Robbie Williams ‘blasting Black Sabbath’ at Jimmy Page, letter claims

Former Take That singer and Led Zeppelin guitarist have clashed over home pool plan

Jimmy Page v Robbie Williams: the Kensington neighbours have clashed over Williams’s building work. Photograph: Getty

Jimmy Page v Robbie Williams: the Kensington neighbours have clashed over Williams’s building work. Photograph: Getty

 

The pop star Robbie Williams is “blasting Black Sabbath music” at his neighbour Jimmy Page, the Led Zeppelin guitarist, over a home-extension row, a complaint to their local council has said.

The musicians, who live in Holland Park in west London, clashed after the former Take That singer was granted conditional approval last year to build a basement swimming pool. Page is concerned the excavation work will damage his 1875 Grade I-listed mansion.

A letter to the Royal Borough of Kensington and Chelsea council, which is signed “Jonny”, says that Williams has been playing Black Sabbath to annoy his neighbour. It also says the singer has played Pink Floyd and Deep Purple songs at high volume, knowing “this upsets” the Led Zeppelin star.

Jimmy Page v Robbie Williams: the singer’s Kensington home, where he plans to build an underground swimming pool. Photograph: David Mirzoeff/PA Wire
Jimmy Page v Robbie Williams: the singer’s Kensington home, where he plans to build an underground swimming pool. Photograph: David Mirzoeff/PA Wire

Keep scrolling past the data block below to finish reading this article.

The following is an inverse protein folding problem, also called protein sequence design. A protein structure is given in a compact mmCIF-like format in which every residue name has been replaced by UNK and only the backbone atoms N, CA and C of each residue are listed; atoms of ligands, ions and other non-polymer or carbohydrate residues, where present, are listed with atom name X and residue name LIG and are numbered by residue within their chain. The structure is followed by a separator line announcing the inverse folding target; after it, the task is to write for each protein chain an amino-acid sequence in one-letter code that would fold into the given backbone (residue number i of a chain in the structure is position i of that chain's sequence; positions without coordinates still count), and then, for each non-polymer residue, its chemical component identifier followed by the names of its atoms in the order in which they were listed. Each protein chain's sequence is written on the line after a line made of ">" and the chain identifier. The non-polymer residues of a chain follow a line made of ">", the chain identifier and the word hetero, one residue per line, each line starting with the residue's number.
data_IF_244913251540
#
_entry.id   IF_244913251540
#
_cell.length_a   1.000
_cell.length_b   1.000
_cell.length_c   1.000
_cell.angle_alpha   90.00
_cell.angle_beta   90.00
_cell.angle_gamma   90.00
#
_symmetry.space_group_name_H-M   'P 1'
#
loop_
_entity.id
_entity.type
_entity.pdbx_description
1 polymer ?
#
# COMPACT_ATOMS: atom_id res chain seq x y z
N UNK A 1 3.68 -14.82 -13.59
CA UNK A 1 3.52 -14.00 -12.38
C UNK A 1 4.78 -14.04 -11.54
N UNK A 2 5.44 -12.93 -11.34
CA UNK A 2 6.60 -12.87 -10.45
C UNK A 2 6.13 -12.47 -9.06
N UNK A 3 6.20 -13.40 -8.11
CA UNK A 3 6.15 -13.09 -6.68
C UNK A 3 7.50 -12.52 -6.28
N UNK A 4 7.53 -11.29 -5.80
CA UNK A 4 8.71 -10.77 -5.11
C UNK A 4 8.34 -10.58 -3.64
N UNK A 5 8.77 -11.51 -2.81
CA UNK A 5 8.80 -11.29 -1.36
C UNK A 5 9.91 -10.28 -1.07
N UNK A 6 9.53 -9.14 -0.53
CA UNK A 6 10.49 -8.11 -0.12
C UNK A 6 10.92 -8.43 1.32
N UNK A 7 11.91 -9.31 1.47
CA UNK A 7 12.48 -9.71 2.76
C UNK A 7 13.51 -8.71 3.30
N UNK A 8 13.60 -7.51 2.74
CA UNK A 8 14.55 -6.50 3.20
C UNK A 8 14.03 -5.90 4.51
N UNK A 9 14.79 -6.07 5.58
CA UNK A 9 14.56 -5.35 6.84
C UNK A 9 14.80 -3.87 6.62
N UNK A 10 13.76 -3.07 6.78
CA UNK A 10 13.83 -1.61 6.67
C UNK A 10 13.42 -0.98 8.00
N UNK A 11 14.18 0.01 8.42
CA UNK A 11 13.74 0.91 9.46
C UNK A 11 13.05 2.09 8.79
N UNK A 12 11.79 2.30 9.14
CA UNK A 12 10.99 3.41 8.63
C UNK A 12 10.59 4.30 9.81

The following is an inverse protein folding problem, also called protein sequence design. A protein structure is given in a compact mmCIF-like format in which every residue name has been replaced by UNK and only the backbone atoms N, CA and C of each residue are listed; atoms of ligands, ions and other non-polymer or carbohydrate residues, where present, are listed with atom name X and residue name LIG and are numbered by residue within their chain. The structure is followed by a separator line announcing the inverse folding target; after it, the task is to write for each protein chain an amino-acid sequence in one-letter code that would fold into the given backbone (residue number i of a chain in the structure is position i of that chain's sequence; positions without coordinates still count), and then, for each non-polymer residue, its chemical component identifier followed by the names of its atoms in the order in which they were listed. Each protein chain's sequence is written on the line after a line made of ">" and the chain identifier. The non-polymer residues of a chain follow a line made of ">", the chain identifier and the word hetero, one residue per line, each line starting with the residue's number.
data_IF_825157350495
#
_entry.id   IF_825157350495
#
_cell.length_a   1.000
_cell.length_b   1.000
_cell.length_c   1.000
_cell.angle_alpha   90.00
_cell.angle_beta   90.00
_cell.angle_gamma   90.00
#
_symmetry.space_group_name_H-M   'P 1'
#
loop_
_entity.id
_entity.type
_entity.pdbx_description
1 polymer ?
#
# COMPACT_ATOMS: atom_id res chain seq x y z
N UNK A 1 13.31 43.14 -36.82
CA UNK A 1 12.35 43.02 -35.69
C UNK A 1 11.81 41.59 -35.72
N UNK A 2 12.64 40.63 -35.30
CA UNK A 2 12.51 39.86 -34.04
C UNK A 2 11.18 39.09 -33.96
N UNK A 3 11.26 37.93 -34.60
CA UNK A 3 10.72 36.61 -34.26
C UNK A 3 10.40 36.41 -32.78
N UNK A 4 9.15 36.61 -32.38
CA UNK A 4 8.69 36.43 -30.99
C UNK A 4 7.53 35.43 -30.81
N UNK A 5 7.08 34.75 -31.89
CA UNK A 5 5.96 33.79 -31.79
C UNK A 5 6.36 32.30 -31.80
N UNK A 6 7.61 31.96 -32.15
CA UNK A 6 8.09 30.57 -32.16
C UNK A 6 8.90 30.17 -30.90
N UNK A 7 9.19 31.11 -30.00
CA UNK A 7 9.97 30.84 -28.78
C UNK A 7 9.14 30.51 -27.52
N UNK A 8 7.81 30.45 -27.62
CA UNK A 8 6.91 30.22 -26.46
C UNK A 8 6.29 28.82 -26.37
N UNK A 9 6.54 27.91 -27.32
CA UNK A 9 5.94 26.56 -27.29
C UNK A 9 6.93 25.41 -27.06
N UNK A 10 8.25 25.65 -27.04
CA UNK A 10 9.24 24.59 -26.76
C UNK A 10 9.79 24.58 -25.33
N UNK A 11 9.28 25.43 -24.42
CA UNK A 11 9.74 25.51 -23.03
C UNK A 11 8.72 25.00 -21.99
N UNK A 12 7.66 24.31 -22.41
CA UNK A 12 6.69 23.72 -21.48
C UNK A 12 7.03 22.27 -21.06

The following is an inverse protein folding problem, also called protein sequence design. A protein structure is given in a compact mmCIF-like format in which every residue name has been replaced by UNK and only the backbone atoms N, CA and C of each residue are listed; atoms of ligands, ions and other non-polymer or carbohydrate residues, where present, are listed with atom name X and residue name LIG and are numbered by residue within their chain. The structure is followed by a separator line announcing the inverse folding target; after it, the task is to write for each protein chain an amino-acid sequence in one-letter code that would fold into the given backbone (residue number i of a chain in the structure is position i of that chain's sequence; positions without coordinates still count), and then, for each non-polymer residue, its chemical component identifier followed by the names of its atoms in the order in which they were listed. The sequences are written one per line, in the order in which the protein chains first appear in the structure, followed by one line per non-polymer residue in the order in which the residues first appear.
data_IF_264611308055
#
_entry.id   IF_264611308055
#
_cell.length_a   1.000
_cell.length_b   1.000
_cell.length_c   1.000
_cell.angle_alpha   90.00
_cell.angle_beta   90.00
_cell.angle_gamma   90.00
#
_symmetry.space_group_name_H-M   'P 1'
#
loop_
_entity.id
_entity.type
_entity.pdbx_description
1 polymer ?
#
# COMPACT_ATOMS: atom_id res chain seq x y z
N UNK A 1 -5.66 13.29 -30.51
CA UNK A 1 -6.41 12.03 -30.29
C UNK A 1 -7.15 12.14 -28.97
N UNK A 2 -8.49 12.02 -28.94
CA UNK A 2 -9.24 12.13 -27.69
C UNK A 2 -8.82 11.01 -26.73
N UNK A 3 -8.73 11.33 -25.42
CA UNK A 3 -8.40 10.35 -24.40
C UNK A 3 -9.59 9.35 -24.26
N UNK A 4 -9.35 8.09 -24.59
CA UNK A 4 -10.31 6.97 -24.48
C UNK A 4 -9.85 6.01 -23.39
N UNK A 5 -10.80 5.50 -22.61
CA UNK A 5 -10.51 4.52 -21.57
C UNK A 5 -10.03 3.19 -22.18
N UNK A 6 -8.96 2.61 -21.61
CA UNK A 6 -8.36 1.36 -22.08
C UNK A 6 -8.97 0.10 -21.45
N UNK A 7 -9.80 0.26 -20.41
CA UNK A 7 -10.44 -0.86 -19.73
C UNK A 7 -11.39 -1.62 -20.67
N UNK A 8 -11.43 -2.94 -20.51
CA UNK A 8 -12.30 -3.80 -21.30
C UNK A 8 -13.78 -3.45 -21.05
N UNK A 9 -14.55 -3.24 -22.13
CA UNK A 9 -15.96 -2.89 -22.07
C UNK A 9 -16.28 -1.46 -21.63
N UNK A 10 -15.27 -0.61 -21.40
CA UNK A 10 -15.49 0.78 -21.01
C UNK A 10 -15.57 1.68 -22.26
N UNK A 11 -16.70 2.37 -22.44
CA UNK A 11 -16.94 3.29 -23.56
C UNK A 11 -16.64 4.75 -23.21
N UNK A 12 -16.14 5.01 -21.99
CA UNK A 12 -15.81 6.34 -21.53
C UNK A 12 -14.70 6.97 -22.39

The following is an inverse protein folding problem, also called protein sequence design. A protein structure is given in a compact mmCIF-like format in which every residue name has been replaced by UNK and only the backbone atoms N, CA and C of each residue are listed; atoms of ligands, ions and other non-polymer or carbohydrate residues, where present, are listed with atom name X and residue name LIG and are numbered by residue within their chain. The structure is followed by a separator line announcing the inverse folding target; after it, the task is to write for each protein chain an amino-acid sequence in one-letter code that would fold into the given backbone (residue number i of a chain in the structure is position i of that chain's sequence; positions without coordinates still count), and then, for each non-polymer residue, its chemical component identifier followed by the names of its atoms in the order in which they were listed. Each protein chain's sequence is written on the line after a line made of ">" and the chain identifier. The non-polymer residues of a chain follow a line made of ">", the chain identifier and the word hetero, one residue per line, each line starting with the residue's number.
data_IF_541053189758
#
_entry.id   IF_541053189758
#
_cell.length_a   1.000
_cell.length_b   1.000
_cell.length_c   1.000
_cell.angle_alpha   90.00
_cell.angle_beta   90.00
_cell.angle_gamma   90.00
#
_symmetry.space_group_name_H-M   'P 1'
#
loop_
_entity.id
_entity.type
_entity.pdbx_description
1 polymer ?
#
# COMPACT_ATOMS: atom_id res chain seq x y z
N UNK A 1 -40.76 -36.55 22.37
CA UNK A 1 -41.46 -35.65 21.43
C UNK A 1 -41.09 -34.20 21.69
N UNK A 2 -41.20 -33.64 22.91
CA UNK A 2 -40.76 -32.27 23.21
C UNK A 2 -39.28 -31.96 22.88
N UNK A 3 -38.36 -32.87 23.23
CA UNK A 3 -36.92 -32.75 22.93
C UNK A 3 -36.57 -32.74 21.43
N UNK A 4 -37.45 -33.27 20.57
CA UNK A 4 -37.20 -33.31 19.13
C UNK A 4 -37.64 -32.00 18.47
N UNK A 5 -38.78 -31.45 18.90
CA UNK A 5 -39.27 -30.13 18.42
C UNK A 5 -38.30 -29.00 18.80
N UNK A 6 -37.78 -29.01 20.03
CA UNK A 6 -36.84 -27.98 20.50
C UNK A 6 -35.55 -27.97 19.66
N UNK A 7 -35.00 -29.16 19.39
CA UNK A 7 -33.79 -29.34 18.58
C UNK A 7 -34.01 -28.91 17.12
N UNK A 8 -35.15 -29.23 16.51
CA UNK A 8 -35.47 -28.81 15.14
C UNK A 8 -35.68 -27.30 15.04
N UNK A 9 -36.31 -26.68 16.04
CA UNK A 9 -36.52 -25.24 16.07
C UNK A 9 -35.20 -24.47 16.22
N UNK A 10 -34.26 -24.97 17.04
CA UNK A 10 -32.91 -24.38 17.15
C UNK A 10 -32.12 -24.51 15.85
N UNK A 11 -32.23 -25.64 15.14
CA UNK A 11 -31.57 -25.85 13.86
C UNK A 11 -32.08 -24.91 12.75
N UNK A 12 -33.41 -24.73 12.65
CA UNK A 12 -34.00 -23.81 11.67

Jimmy Page v Robbie Williams: Tower House, the Led Zeppelin guitarist’s Kensington home. Photograph: David Mirzoeff/PA Wire
Jimmy Page v Robbie Williams: Tower House, the Led Zeppelin guitarist’s Kensington home. Photograph: David Mirzoeff/PA Wire

The correspondent adds that Williams has also dressed up to imitate Led Zeppelin’s frontman, Robert Plant, by “wearing a long hair wig, and stuffing a pillow under his shirt in an attempt to mock or imitate Mr Robert Plant’s beer belly that he has acquired in his older age”. This is “embarrassing”, the letter continues, because “Mr Plant was remembered for performing with his shirt open on stage, and obviously he cannot perform in his current condition”.

Williams was granted planning permission in December, but work cannot begin until councillors receive reassurance that vibration levels and ground-movement issues will be monitored. They will also decide whether to ask Williams for a bond, which could be forfeited if those conditions were breached or Page’s property were damaged. – Guardian